And (b)--incidentally and just by way of looking to other parts of the turns out that assertions like those of the ACLU aren't obviously quite right. Yes, we *want* them to be true. And they *might* be... But there is reason to think that they might not be telling the whole story. That is, it turns out that those comparative rates may not actually be comparing like crimes to like crimes.

I expect that ultimately they'll turn out to be pretty much right...but, then, that's what I *want* to I can't help but be rather uncomfortable that it's so easy to find information that casts doubt on them...

11:42 AM  
Blogger Dark Avenger said...

Winston, either the data and/or the logic use in the ACLU report are falsifiable or they are not.

But I find it amusing that you want to proclaim race is more than a social construct, but then turn around deny it has a significant role in contemporary American society as a whole.

4:36 PM  
Blogger Winston Smith said...

You're not making any sense, DA.

Look back on your last comment.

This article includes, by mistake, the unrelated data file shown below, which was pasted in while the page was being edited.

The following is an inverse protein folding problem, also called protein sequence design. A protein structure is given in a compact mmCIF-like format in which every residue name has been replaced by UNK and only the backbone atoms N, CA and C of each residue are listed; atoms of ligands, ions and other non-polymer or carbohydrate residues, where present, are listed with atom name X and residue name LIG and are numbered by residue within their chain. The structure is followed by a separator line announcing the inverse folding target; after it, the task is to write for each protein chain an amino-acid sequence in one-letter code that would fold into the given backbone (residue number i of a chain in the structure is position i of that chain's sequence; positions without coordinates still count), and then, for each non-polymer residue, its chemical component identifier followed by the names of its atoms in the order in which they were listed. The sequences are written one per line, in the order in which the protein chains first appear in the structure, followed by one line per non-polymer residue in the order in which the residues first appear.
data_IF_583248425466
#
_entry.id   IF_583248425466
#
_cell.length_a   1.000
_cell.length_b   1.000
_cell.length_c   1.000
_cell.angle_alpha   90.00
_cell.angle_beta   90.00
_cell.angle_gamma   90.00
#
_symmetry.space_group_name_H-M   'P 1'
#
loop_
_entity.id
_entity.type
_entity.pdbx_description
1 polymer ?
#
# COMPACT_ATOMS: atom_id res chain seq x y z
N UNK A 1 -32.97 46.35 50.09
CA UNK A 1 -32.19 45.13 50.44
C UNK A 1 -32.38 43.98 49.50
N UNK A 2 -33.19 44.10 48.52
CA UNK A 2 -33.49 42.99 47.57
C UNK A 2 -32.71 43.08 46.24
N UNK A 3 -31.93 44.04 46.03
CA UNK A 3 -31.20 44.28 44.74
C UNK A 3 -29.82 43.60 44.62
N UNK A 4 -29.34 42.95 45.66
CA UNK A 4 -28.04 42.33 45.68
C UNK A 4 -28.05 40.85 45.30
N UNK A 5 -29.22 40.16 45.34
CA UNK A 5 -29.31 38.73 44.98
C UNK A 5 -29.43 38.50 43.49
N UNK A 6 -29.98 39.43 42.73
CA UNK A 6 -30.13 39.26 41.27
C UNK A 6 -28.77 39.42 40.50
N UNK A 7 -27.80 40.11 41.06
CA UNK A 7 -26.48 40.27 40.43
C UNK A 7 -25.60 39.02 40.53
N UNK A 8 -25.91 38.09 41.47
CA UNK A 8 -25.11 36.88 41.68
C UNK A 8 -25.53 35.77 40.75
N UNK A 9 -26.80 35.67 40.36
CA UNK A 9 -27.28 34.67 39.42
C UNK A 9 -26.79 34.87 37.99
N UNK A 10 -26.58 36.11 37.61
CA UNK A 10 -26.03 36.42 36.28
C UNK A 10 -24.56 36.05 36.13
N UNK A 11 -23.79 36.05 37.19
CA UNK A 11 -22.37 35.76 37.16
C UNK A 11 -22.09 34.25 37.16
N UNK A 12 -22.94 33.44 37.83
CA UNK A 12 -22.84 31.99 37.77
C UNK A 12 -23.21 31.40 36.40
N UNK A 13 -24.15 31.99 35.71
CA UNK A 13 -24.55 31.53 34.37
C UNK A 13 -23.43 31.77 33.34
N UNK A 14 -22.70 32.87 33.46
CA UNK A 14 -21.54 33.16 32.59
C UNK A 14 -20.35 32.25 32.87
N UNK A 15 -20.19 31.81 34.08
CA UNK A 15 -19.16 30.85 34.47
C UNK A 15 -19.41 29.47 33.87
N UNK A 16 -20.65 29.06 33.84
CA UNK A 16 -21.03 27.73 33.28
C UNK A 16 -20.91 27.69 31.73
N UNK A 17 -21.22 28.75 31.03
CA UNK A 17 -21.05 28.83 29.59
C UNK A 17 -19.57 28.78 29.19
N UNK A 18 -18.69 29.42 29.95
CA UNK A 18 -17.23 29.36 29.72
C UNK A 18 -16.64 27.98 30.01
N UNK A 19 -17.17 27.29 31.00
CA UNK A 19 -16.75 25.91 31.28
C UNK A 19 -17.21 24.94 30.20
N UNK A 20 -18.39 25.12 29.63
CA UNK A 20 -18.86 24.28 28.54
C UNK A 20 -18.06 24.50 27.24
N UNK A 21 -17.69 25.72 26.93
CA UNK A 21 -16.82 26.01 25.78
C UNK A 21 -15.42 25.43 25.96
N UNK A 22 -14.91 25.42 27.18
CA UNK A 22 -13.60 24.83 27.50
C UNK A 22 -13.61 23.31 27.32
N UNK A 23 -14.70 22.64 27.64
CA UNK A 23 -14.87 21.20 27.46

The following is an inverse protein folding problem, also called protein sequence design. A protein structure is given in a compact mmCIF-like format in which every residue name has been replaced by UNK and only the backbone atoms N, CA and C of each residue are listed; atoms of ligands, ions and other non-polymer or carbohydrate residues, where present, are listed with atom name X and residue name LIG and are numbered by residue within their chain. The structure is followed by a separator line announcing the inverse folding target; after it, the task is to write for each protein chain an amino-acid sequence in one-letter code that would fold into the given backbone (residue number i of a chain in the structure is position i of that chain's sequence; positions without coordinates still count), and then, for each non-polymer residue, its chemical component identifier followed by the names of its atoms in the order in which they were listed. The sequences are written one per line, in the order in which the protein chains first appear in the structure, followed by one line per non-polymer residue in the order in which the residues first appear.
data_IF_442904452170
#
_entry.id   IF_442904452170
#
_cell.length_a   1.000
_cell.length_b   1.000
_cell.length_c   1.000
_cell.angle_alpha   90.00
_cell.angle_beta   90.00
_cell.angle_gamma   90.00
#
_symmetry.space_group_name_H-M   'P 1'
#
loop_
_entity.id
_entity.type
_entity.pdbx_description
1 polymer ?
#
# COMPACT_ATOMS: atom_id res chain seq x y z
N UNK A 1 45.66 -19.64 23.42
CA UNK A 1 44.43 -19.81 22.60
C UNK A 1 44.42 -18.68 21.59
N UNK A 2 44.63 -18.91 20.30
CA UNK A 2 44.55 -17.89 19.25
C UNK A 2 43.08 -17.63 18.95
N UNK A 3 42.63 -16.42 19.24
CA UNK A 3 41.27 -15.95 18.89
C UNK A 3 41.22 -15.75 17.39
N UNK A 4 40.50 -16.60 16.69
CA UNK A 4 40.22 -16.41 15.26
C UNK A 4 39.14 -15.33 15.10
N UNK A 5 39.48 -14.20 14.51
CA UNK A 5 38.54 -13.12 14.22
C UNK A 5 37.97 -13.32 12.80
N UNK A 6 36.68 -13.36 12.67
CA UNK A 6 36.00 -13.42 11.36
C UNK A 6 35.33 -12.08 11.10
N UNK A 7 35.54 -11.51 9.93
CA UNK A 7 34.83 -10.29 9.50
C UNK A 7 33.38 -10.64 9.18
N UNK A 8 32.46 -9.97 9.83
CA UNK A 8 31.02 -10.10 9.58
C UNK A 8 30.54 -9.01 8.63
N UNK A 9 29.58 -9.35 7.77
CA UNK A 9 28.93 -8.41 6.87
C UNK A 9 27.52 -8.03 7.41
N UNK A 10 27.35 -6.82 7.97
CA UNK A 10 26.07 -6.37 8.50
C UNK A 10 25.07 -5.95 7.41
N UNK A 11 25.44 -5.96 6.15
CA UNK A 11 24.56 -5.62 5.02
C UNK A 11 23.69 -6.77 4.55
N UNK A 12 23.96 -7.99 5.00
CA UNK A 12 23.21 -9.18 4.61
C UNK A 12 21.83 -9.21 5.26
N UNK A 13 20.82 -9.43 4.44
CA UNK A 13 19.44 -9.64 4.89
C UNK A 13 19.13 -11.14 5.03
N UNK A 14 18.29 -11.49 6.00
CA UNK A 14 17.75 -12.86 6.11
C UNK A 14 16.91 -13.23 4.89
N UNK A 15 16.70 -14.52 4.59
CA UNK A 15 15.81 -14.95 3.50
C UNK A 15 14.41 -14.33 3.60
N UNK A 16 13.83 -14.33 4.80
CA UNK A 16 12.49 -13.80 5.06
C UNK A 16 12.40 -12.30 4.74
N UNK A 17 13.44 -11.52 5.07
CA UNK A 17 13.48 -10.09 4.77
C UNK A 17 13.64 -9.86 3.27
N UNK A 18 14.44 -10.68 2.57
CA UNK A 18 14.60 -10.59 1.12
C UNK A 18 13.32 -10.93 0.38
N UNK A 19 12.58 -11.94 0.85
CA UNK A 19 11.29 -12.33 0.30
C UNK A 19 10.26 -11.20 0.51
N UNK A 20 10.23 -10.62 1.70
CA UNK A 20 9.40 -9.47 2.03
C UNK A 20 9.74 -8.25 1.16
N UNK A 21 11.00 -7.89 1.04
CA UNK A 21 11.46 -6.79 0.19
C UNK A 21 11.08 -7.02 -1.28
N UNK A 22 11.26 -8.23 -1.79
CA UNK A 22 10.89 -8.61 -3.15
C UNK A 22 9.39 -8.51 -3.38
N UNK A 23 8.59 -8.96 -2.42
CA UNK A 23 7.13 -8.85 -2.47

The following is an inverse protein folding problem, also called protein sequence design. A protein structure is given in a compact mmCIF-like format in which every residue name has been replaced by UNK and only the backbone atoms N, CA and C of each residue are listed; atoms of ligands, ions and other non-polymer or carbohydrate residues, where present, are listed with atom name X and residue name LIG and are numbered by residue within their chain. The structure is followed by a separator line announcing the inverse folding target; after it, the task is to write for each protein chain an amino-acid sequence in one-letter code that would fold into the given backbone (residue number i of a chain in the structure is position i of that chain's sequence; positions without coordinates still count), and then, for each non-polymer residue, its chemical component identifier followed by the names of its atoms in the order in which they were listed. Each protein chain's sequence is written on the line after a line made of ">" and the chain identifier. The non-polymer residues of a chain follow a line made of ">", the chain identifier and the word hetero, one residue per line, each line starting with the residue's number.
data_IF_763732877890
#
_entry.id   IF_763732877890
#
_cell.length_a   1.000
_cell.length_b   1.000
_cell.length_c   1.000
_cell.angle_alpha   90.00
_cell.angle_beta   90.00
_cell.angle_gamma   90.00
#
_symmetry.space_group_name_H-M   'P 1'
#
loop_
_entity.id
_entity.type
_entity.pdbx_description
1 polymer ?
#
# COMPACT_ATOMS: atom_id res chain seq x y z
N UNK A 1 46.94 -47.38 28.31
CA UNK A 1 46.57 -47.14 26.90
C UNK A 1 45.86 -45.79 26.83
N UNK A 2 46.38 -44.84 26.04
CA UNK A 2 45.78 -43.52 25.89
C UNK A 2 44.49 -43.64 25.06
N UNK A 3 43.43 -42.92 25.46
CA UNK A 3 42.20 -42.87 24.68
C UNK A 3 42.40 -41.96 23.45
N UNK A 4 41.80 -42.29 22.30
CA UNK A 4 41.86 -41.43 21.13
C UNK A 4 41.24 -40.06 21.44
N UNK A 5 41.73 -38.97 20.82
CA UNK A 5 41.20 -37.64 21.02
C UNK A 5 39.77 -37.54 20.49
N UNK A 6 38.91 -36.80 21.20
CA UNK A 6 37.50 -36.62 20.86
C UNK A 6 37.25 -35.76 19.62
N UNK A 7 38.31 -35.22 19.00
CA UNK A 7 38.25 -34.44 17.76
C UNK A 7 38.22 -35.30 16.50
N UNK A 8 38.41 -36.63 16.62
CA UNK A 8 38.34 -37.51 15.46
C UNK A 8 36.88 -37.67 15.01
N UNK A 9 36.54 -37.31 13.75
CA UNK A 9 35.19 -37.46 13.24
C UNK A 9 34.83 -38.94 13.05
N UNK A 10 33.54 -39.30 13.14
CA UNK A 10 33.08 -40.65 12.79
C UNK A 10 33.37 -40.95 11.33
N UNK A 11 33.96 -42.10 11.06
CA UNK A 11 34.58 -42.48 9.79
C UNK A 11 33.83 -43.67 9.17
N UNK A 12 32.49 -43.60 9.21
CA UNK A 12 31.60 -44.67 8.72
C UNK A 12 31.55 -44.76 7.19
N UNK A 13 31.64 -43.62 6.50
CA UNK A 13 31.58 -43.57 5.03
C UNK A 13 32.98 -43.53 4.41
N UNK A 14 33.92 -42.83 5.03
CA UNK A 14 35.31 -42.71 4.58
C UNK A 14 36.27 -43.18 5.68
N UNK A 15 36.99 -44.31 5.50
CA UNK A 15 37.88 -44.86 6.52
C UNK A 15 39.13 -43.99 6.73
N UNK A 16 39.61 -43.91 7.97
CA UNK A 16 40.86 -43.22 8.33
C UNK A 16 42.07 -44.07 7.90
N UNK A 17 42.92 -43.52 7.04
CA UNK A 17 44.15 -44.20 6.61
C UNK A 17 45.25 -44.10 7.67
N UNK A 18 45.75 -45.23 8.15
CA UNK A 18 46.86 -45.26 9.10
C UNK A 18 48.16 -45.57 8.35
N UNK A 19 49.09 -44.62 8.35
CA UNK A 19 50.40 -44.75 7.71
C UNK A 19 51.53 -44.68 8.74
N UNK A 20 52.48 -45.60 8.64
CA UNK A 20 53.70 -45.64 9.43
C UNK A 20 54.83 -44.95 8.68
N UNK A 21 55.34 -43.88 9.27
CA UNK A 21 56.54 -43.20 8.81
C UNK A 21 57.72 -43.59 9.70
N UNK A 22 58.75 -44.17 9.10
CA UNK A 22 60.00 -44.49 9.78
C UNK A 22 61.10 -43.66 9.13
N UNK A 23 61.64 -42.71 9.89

Can you identify the obvious error there?

5:03 PM  
Blogger Dark Avenger said...

Seeing as " it's outside your area of expertise, your Pee-Wee Herman response is to be expected.

8:09 PM  
Blogger Winston Smith said...

Seriously, DA. You keep leaving childish, half-baked comments... Are you just throwing a tantrum this time, or do you honestly not understand the error you've made?

I'm honestly curious.

8:55 PM  
Blogger Pete Mack said...

So I ran the numbers, and there are about 30% more blacks in prison, even after adjusting for the higher relative crime rate among blacks.

4:36 PM  
Blogger Winston Smith said...


(a) Of course I'm not denying that.

(b) And it's really, really bad if true.

(c) Though I *will* add that, if some of the stuff I've been reading is even vaguely right, there turn out to be complications so complicated that even criminologists are not sure how to handle them--e.g. having to do with the use of weapons in crimes. I'm not convinced one way or another about all this. But it turns out to be less simple than I thought.

(d) And don't forget, I'm currently just interested in the invalidity of the differential imprisonment rates argument.

4:51 PM